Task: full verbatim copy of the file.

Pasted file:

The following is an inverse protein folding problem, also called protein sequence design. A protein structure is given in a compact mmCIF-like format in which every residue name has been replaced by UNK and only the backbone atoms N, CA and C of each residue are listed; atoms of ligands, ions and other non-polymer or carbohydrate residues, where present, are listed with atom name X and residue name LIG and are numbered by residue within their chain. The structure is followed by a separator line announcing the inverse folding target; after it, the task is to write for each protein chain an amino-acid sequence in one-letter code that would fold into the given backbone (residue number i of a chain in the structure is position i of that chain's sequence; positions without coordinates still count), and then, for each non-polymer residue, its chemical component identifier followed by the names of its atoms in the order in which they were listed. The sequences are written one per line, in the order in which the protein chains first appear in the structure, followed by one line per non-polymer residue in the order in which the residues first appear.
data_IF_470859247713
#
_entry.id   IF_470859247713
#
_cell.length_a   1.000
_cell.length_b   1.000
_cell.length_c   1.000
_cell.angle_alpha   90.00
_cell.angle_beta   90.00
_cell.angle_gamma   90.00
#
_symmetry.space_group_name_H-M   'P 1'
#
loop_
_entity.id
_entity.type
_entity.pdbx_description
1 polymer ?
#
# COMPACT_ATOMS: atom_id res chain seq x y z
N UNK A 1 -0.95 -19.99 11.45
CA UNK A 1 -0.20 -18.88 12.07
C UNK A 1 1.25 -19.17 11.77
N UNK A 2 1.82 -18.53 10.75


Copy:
The following is an inverse protein folding problem, also called protein sequence design. A protein structure is given in a compact mmCIF-like format in which every residue name has been replaced by UNK and only the backbone atoms N, CA and C of each residue are listed; atoms of ligands, ions and other non-polymer or carbohydrate residues, where present, are listed with atom name X and residue name LIG and are numbered by residue within their chain. The structure is followed by a separator line announcing the inverse folding target; after it, the task is to write for each protein chain an amino-acid sequence in one-letter code that would fold into the given backbone (residue number i of a chain in the structure is position i of that chain's sequence; positions without coordinates still count), and then, for each non-polymer residue, its chemical component identifier followed by the names of its atoms in the order in which they were listed. The sequences are written one per line, in the order in which the protein chains first appear in the structure, followed by one line per non-polymer residue in the order in which the residues first appear.
data_IF_470859247713
#
_entry.id   IF_470859247713
#
_cell.length_a   1.000
_cell.length_b   1.000
_cell.length_c   1.000
_cell.angle_alpha   90.00
_cell.angle_beta   90.00
_cell.angle_gamma   90.00
#
_symmetry.space_group_name_H-M   'P 1'
#
loop_
_entity.id
_entity.type
_entity.pdbx_description
1 polymer ?
#
# COMPACT_ATOMS: atom_id res chain seq x y z
N UNK A 1 -0.95 -19.99 11.45
CA UNK A 1 -0.20 -18.88 12.07
C UNK A 1 1.25 -19.17 11.77
N UNK A 2 1.82 -18.53 10.75